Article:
Everything in the entire universe has a temperature above absolute zero. That means that everything in the universe has some amount of energy. And as I said earlier, thanks to entropy, that means that everything is slowly releasing that energy as “heat”. But what kind of heat it releases as is dependent on the objects temperature. This is where the blacksmithing comes into this. I’m sure you’ve heard about things becoming “red-hot” or “white-hot”. It’s a pretty common vernacular that smiths have been using for thousands of years to basically eyeball the temperature of the metal they are working with. As the metal moves through the colours of red-yellow-white the smith knows generally what temperature the object is at. But it took until we figured out quantum mechanics is to really nail down the rules behind this behaviour.

Graphs are how people learn things best right?

These are Blackbody Radiation curves. They are how we know what temperature things are by measuring the amounts of the different wavelengths of light that they emit. So knowing that it is possible to compare the incoming heat from the sun to the outgoing heat from the earth due to their blackbody curves.

Climate change in a nutshell right here. Image is Figure 2.2 from these lecture pages

So here we see a breakdown of the incoming heat from the sun as the 6000K curve, and the outgoing energy from the earth as the 255K curve. Below those curves is a tiny bit of chemistry. These lines show how much of each wavelength is absorbed by certain gaseous molecules in the atmosphere. there’s more information here than necessary so I’ll highlight the two important parts.

The green box on the left shows how the incoming energy from the sun pretty much passes through the atmosphere unmolested. Which is good because otherwise it would be very dark all the time. However the thinner red bar on the right shows how a huge portion of a specific band of infrared wavelength heat is absorbed by carbon dioxide at all levels of the atmosphere. And that is the important bit because all the heat in that band is being kept in the atmosphere until it can radiate away as either lower energy heat, or higher energy heat. And what helps determine which way it goes is dependant on how Much CO2 there is in the atmosphere.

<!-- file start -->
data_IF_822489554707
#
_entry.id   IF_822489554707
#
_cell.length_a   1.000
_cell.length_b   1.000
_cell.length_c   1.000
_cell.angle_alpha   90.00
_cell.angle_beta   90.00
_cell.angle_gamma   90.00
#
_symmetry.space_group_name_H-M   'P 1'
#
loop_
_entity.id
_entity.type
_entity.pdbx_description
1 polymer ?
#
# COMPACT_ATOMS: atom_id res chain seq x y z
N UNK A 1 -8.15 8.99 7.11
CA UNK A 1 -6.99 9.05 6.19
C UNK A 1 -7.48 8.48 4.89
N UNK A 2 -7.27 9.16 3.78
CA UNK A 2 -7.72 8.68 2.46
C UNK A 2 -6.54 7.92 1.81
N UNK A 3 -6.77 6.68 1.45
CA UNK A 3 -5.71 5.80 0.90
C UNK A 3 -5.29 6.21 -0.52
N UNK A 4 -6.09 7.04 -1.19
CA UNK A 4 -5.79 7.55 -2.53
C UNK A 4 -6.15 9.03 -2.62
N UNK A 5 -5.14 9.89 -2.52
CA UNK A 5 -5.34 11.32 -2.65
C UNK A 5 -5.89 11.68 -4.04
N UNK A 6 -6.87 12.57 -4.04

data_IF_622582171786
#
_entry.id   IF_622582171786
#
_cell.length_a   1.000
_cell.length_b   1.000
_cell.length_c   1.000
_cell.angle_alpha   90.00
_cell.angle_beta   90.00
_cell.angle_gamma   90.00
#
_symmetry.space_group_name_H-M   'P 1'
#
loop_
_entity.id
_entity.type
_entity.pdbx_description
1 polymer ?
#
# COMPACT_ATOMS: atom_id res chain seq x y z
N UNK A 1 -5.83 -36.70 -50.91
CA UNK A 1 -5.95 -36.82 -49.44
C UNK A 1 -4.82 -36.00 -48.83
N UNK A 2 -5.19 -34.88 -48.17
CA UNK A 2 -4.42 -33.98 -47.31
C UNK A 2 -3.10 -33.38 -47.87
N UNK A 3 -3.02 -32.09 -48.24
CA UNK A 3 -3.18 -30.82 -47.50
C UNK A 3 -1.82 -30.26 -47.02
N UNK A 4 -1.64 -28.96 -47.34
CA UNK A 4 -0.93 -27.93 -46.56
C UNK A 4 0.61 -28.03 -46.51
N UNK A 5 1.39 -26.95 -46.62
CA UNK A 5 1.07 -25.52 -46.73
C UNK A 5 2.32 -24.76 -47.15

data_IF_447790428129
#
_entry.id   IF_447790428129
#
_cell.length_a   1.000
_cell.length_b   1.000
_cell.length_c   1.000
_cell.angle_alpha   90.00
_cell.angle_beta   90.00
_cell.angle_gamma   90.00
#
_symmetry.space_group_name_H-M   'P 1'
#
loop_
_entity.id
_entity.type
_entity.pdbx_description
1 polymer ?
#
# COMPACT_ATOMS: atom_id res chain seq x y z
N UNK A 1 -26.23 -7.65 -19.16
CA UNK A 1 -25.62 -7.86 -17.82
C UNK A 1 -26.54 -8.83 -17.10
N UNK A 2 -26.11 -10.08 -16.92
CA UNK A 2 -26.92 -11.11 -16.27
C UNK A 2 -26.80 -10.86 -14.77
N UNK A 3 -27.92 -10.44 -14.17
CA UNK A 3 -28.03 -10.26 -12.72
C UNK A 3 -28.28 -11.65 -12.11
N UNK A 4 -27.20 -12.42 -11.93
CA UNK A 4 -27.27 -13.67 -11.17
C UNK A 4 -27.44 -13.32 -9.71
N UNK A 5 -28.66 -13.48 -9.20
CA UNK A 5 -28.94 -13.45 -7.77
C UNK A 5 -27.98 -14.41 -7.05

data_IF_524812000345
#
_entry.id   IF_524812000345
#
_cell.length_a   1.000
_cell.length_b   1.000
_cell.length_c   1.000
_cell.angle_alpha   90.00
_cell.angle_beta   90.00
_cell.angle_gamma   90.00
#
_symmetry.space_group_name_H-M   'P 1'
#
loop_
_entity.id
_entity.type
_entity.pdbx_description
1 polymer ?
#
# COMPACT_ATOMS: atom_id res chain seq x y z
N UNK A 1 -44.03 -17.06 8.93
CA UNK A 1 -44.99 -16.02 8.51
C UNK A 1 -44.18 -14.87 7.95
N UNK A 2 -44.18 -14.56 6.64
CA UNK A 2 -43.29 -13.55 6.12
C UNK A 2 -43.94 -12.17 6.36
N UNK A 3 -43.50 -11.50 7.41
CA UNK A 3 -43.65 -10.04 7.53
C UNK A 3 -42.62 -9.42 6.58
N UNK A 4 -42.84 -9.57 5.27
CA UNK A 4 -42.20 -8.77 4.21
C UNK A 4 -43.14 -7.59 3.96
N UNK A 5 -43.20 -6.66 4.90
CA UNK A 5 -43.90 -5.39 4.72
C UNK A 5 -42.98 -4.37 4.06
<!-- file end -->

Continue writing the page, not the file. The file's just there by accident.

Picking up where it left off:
The less CO2 there is, the more heat each bit of CO2 absorbs, which as we said shifts it’s curve to higher energy. This means that the amount of heat in the atmosphere saturates quicker and the CO2 is more likely to radiate it away at higher energy levels on the left side of the red box, which are not absorbed as well by other gases in the atmosphere. However, the more CO2 in the atmosphere, the longer it takes to saturate and get those energy levels pumped up. Meaning the heat is more likely to radiate out in lower energy bands that are on the right side of the red box which are almost as efficiently absorbed by other airborne molecules like water.

Thank you Matthew.

I know it seems like a tiny sliver of energy, but when you are dealing with the huge numbers that we are, even a tiny sliver can actually be an enormous amount. If the excess CO2 in the atmosphere absorbs just 0.1% of the heat being radiated away from the surface, that would be equivalent to our civilization producing 10 times the heat it does now. All that heat is just hanging around in our biosphere for however long it takes to radiate away.

And the longer heat sticks around in the atmosphere, while more heat is being pumped in by Mr. Golden Sun. It means that the temperature of the atmosphere starts to rise. And as anyone who lives in a tropical climate can tell you, as the temperature rises, there can suddenly be a lot more humidity. All that water traps more heat, which just like CO2, the more of something there is then the longer it takes to get saturated with heat so it just keeps radiating it out in the wavelengths that it is easily reabsorbed.

The important thing about the whole climate change thing is that it’s not a question of whether it is man made or natural. What we are experiencing is humanity finally having the energy at its disposal to purposefully affect the environment around it on a global scale. We now have the knowledge and capability to change how the heat balance stabilizes and thus steward our planet to the benefit of everyone and everything on it. How we do it doesn’t matter. Why we do it doesn’t even really matter, the only important thing is that we do do it. Because if we have the ability to improve the lives of those around us at no detriment to ourselves and we don’t…